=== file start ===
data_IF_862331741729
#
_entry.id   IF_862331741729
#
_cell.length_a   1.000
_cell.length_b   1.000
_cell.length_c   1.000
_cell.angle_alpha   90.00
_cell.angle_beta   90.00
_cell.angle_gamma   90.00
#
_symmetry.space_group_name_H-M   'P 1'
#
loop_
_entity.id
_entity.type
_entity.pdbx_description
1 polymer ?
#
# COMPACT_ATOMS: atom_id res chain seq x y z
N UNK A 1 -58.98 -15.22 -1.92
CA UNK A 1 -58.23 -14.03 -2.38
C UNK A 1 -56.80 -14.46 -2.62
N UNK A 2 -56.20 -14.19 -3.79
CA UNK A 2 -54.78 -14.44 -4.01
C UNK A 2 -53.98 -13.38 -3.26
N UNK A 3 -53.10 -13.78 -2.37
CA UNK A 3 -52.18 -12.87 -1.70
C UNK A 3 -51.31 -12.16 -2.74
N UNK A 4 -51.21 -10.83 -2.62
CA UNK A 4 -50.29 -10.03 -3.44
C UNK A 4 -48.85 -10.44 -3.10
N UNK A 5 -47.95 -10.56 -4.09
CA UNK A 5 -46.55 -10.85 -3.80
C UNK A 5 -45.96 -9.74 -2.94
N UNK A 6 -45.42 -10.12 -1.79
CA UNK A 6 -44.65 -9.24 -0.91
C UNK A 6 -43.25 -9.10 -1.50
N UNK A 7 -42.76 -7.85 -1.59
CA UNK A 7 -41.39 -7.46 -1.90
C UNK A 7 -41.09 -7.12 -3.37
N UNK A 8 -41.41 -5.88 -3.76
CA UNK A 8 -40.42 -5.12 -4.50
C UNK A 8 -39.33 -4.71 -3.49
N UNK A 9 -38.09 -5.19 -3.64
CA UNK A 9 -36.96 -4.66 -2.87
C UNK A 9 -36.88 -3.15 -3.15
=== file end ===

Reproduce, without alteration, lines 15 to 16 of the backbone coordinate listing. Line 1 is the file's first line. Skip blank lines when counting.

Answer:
_entity.id
_entity.type